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With the death of his grandmother, Jim, an orphan, is sent to live with Billie, a distant relative and the divorced mother of two girls, and, feeling unwanted and ugly, struggles to adjust to his new family.
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Since his parents died when he was a baby, Jim--13 and woefully homely--has lived with his grandmother in Tampa. When she dies, the family meets to parcel him off. Things look grim until Billie relents. Despite ``a house, two mortgages and no man,'' she'll take him home to Orlando--but only for the summer, until her two daughters return from visiting their father. Jim resolves to make himself indispensable, but life has taught him some harsh lessons and he hardly dares hope. He settles into a routine of housework, mowing lawns, and babysitting and meets Mr. Morrison, who likes Jim to read his mail to him, and his dog Trudie. Mr. Morrison tells Jim that the alligators in a nearby lake will eat dogs and warns him never to feed them. But to Jim- -yearning for a confidante, desperate to control his own life, quick to identify with a creature as ugly as he thinks himself to be--feeding a gator is irresistible; the worst is inevitable. Still, he weathers the tragedy and moves toward being adopted by Billie and accepted by her daughters. The quiet story realistically captures Jim's pain and his ultimate relief; a revelatory moment when he first sees a photo of his parents is especially poignant. (Fiction. 8-12) -- Copyright ©1994, Kirkus Associates, LP. All rights reserved.From School Library Journal:
Grade 4-6-The deep desire for a family is what drives Jim, a 13-year-old orphan. Homeless once again when the relative he has been living with dies, he eavesdrops as the few people at the funeral argue about what to do with him. His distant cousin Billie, a hard working, struggling single mother, takes the boy home to Orlando "just for the summer" she keeps warning, while her girls are with their father. Jim is sure, though, that he can make a permanent place for himself with her. While his relationships-with Billie, with an elderly neighbor, with a new friend-come alive, his emotions are too often relegated to dry, narrative passages that don't serve this otherwise sympathetic character well. His motivation for feeding the neighborhood alligator, a none-too-subtle metaphorical move, is questionable; Billie's change of heart about Jim, while satisfying, is surprising in a character whose sensitivity has barely surfaced. A useful bibliotherapeutic tool for children who've been set adrift by the social service system, but an additional title for most general collections.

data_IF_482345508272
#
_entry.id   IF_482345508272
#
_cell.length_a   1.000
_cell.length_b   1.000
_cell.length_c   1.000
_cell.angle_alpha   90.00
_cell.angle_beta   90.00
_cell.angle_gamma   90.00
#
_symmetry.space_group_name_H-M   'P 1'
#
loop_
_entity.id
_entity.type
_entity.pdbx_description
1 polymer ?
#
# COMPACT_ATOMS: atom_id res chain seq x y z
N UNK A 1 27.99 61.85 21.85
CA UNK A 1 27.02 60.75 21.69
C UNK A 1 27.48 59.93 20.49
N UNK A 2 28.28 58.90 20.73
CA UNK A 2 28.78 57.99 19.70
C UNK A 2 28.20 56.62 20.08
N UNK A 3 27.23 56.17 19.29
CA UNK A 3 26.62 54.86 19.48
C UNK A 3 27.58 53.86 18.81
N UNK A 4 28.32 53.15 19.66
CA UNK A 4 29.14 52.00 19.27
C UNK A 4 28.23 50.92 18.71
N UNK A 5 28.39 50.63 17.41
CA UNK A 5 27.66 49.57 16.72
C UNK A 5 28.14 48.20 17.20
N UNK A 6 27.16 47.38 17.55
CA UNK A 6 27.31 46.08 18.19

Susan Oliver, Tampa-Hillsborough County Public Library System
Copyright 1994 Reed Business Information, Inc.
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Book Description Atheneum. Hardcover. Condition: New. 0689318766 The book is brand new and has never been used. Ships, well packaged and very quickly, from MI. The condition selected for the item is accurate and consistent with our other listings of the same general condition. If you have any questions or you would like additional details about the item or pictures, please do not hesitate to contact us. We will get back to you as quickly as possible. Please buy with confidence from us, as we have several thousand satisfied customers and your satisfaction is the goal we strive to achieve with every transaction. Seller Inventory # BN62913: 153FREE
Book Description Atheneum, 1994. Condition: New. book. Seller Inventory # M0689318766
Book Description Atheneum, 1994. Hardcover. Condition: New. Never used!. Seller Inventory # P110689318766
Book Description Atheneum, 1994. Hardcover. Condition: New. Seller Inventory # DADAX0689318766